The title is a well known phrase, something I’ve asked myself in situations many a time and one I often hear being contemplated by others.
“Happy” is often the first thought when responding to this question, especially in current times where so much emphasis is placed on seeking happiness at every available opportunity. Life is too short for anything else. But there have been studies done which show that the more value people place on happiness, the less happy they become. Interesting stuff.
A study was performed in New Zealand which caught my eye where a husband, who had expressed his preference to be happy rather than right, agreed to agree with every opinion and request his wife made without complaint. The wife was not privvy to the details of the study outside of monitoring her own quality of life. Needless to say, things went rapidly down hill with the situation becoming intolerable by day 12…the husband reporting “severe adverse outcomes” including the fact his agreeableness had led to his wife becoming increasingly critical of what he did and said. (The researchers concluded that humans need to be right…and acknowledged as right, at least some of the time to be happy. )
It appears, in the case of the amenable husband, that to be happy one must be right – but does being right always make one happy? I read of another instance whereby someone decided to report a couple of her coworkers who were behaving in a dishonest fashion. She felt it right to do so but was uncomfortable nonetheless. Perhaps she was concerned about how others may perceive her actions…ratting on her coworkers, or perhaps a touch of misplaced guilt. Whatever she was feeling, it wasn’t happiness. It appears that living a life of integrity isn’t always easy.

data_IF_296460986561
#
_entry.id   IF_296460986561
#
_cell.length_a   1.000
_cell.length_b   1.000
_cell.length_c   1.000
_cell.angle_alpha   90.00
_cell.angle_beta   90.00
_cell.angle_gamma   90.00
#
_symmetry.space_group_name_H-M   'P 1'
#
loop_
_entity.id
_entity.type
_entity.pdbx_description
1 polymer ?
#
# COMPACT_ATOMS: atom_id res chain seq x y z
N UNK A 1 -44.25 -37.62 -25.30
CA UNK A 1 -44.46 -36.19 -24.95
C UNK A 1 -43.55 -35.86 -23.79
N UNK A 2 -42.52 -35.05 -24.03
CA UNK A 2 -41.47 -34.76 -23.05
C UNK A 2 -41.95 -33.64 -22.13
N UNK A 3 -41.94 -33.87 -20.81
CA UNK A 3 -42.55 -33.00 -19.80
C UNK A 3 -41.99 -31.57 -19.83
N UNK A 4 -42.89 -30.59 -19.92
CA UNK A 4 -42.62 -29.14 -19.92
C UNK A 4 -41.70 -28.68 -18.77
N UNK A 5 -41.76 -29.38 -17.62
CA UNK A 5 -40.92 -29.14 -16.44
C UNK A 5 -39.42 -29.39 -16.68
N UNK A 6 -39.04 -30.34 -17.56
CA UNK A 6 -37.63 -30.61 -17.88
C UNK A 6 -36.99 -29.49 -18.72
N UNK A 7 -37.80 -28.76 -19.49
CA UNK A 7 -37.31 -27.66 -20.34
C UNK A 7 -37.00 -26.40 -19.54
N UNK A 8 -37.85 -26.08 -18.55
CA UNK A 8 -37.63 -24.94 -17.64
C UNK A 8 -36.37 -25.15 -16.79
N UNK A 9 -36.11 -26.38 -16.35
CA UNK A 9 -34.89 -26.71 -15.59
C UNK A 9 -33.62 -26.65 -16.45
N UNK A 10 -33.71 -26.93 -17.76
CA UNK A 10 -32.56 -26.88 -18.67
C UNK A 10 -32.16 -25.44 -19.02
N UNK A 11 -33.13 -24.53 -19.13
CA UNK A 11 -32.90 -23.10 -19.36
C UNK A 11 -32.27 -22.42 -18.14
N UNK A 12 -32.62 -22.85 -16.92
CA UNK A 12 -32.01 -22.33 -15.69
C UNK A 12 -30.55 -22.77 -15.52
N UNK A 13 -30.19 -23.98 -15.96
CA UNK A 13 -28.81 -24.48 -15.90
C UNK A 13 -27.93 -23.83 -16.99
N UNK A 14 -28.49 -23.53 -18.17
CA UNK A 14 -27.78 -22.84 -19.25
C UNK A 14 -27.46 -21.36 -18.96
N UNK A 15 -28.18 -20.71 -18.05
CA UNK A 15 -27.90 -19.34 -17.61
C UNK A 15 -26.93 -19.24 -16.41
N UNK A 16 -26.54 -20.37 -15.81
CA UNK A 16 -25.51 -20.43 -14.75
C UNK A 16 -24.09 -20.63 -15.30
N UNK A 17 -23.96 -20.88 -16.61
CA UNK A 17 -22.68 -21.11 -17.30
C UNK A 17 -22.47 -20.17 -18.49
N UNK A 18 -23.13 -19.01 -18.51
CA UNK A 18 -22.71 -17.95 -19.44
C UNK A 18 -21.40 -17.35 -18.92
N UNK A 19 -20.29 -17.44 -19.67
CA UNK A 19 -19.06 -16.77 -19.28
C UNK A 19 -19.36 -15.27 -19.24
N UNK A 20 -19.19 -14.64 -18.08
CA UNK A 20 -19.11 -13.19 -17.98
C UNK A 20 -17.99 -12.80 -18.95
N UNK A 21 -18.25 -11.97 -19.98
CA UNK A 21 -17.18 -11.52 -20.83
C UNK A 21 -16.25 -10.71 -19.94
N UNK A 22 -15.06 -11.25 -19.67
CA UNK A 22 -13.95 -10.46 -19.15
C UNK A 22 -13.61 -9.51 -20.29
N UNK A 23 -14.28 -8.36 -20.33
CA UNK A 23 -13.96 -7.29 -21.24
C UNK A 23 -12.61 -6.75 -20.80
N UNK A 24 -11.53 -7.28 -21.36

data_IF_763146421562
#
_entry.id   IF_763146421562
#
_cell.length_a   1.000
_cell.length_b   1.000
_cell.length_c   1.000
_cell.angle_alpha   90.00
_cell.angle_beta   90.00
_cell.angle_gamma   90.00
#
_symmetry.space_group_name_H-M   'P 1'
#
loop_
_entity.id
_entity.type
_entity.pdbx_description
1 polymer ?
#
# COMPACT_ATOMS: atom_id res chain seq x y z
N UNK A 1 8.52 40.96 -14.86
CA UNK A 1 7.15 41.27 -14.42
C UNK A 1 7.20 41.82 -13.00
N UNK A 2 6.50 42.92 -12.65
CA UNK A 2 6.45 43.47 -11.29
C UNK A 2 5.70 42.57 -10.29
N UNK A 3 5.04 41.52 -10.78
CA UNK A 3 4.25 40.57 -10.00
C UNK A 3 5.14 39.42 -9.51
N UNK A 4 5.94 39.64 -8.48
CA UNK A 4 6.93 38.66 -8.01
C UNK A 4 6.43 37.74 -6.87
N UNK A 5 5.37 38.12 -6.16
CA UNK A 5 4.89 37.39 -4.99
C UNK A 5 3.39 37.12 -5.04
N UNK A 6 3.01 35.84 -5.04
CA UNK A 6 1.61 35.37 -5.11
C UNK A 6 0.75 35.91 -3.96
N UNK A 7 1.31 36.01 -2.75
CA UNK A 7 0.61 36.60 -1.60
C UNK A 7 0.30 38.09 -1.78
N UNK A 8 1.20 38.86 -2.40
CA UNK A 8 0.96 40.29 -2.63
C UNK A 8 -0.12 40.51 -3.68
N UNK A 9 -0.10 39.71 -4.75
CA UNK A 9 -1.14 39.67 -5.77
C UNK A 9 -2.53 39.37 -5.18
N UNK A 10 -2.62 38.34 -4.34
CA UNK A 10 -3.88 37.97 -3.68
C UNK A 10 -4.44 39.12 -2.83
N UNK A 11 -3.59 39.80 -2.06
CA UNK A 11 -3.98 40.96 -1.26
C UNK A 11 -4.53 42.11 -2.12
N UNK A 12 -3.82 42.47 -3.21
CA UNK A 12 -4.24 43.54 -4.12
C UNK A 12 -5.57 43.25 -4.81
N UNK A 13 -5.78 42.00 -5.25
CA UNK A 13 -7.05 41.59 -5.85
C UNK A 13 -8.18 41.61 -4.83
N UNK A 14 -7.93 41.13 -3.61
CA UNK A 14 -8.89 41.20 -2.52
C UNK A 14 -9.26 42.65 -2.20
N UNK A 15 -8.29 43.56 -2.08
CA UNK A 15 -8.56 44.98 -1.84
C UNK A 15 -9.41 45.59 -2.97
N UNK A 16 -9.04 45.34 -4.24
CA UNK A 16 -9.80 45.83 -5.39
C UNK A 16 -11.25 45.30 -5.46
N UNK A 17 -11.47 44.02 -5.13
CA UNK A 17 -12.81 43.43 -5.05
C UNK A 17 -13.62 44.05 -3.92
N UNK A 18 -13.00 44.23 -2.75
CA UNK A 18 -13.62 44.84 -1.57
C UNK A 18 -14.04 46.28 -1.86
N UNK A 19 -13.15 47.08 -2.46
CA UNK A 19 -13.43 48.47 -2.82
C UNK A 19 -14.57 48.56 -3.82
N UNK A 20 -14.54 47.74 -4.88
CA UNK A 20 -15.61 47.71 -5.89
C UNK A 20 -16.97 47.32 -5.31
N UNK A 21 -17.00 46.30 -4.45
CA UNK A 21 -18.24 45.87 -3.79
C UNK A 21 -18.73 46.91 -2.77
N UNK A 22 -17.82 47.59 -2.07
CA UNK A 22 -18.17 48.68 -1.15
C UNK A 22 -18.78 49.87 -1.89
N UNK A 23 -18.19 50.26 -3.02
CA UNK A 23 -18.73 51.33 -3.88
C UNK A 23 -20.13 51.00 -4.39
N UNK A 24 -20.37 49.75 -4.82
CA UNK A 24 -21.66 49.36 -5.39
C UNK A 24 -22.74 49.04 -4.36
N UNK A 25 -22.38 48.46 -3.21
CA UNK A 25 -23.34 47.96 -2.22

Thinking on. What is right? We each view life through our own unique pair of perception glasses…right can be highly subjective. Pushing a point to be right can be construed as pushing home one’s own version of what is right. Perhaps, with this mind set, it’s easier to walk away from certain situations. Furthermore, can electing not to be right so another will be happy be considered a form of people pleasing? And what about the lessons that can be learned from someone accepting that they are wrong eventually?
Questions to mull over. Is it ever better to be right and process the feeling of unhappiness rather than go for the quiet life and say or do nothing or little? If you are pretty sure about something being wrong, does it make you happy by saying or doing nothing? Have you ever been in the situation of saying or doing little and regretting not taking a stronger stance? Conversely, have you ever stood your ground and regretted it? And of course there’s always that horrendous, ongoing stalemate situation….it happened in my house last year. Different views about the right way to train our newly acquired, hyper, one year old dog led to each person doing their own thing for a while…not ideal, resulting in one (albeit seemingly happy) very confused dog. For me, applying this phrase to a situation can bring about a certain acceptance and perhaps a better perspective thus allowing for clarity of thought to enter the equation. Whether or not I proceed with the notion of being right is determined in part by my checking my motives, who the other(s) involved are and the importance of the issue at hand. Often, this is not a black and white question, the answer lies in the grey.
Curious, what are your thoughts on this phrase? If relevant, how has it played out in your life?